Reetinder Singh Sodhi: The man who could be anything
About the career of Reetinder Singh Sodhi, the guy touted to be the next Kapil Dev, and what he could and couldn't achieve.
Eight years before the current messiah of Indian cricket, Virat Kohli won the Under-19 Cricket World Cup for India in 2008, there was another lanky youngster winning the trophy for India in the turn of the new millennium. It was Reetinder Singh Sodhi, the protagonist of this quaint little article. Having restricted the home team Sri Lanka to a paltry 178 in the final, with Sodhi doing his bit with decent bowling figures of none for 26, it was now in the hands of the Indian batsmen to finish the job.
While all the batsmen chipped in with a few runs including the captain Mohammad Kaif scoring 18 and Yuvraj Singh scoring 27, it was the vice captain’s cool knock of 39 not out of 43 deliveries that saw India through. Thus, Reetinder helped his country lift the trophy for the first time in three outings and also winning the Player of the Match trophy in the process, with Yuvraj being adjudged the Player of the Series.
In another world, the hero of the previous paragraph could have gone on to etch his name in the pantheons of world cricket. But truth is stranger than fiction indeed, and hardly anyone seems to remember this blue eyed boy with the turban any more. Touted to become the next Kapil Dev by the self-proclaimed cricket gurus who can even put the Oracles of Delphi to shame, this right-handed batsman and right-arm medium pacer went on to have a short-lived career in the senior team, before gradually vanishing into oblivion.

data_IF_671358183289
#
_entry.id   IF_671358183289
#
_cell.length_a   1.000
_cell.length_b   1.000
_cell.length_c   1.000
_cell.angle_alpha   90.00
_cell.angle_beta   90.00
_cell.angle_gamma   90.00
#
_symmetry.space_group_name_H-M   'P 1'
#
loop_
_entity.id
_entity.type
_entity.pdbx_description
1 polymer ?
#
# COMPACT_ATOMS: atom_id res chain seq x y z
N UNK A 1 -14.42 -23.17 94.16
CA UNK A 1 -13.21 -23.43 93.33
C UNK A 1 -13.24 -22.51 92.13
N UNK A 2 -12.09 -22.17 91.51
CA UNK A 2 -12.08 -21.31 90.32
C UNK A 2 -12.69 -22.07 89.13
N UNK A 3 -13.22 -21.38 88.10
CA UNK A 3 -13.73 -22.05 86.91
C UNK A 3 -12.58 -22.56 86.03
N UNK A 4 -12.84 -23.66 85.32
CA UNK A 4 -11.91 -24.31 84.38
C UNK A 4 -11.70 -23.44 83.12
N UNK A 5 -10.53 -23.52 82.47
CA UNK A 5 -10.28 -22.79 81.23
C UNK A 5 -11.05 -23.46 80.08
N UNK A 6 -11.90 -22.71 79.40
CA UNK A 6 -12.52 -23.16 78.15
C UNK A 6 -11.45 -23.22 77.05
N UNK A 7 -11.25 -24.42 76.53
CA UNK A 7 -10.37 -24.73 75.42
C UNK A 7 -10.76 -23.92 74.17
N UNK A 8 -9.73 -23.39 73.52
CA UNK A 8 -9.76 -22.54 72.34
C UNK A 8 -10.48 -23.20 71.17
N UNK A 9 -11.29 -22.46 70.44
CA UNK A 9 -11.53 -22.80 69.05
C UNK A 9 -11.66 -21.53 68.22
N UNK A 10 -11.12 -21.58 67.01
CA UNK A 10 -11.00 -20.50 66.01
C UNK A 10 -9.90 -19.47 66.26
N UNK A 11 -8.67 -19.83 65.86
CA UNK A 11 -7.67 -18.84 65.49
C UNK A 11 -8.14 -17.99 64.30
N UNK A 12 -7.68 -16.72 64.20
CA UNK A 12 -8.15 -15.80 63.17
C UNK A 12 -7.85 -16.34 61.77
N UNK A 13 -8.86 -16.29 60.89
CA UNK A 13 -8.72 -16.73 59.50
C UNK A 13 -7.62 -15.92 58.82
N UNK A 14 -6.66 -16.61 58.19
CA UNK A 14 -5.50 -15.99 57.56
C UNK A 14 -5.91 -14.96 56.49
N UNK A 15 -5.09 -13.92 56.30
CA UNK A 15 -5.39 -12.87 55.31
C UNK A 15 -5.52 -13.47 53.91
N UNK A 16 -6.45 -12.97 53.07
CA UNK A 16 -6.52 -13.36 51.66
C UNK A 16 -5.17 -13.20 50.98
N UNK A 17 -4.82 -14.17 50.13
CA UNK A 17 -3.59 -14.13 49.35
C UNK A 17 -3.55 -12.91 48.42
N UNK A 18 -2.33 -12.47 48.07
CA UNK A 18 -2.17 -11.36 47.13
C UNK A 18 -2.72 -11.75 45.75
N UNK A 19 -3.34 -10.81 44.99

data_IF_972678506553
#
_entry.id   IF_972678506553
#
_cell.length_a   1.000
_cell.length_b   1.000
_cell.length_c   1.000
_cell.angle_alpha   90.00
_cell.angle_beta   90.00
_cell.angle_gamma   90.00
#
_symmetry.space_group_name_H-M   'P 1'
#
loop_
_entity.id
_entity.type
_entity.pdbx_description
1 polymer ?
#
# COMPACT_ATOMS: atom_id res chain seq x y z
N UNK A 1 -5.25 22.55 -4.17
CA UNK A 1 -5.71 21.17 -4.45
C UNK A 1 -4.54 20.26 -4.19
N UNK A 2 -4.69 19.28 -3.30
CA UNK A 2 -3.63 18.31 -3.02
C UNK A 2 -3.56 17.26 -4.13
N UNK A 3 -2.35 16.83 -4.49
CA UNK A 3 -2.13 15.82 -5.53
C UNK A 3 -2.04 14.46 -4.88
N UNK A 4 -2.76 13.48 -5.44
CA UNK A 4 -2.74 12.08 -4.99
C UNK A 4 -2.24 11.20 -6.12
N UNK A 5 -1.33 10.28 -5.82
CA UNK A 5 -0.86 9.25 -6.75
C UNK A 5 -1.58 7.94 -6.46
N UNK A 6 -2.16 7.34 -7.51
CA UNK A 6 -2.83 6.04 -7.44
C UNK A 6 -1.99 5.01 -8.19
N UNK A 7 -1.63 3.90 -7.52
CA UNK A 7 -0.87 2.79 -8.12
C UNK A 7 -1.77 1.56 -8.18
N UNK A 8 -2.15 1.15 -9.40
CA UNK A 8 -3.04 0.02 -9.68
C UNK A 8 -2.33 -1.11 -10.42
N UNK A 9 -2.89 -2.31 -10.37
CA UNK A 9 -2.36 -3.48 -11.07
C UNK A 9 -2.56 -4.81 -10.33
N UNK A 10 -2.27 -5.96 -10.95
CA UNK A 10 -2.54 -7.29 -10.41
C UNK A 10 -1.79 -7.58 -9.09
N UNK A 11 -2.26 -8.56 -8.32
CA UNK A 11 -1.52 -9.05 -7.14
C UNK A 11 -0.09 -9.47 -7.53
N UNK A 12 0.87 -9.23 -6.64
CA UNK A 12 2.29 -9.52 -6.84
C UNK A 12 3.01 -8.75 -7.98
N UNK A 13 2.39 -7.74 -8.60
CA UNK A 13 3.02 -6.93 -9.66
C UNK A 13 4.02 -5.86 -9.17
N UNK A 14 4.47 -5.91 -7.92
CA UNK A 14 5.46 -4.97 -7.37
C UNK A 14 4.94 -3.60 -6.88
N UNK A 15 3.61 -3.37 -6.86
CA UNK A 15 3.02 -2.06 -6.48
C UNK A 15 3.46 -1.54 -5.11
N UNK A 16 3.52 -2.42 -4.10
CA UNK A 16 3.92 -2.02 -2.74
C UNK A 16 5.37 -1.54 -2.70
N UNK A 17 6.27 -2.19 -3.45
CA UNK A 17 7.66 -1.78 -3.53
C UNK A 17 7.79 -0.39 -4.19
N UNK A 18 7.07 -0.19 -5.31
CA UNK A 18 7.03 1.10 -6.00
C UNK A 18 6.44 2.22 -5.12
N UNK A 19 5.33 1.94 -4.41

But let’s not skip that far yet. Rather, let us go back even further to the fall of 1996 when the same youngster was weaving his magic with bat and ball in another tournament.
It was the Lombard Under-15 Challenge Cup, often cited as the Under-15 World Cup in the cricketing articles. The venue was Lord’s and the opponent was Pakistan. Tensions were running high and this time around, Reetinder was the skipper. While Mohammad Kaif also had had a decent tournament with the bat, it was Reetinder who was undoubtedly the star of the final as well as the entire tournament.
He scalped 3 wickets conceding just 34 runs and scored a brilliant 82 not out winning the trophy for India in the final. He was also adjudged the player of the tournament being the 3rd highest run scorer with 236 runs at an average of 59 and the highest wicket-taker with 16 wickets at an average of 12.43. No wonder he soon made his first class debut at the raw age of 16.
Fast forward a few years following the U-19 win in 2000, and Reetinder was selected among the first batch of 24 trainees in the National Cricket Academy in Bangalore (now Bengaluru) which also included Mohammad Kaif, Harbhajan Singh, Murali Karthik and Laxmi Ratan Shukla. This was followed by his debut for the Indian senior team versus Zimbabwe in Cuttack later that year.
India won the match by 3 wickets and Reetinder had a modest game with bowling figures of none for 31 in 8 overs at an economy rate of 3.87, and batting figures of 9 runs in 18 deliveries. The start may not have been perfect, but the Gods had spoken and the gates had opened for Reetinder to carve out a flourishing career in the years to come.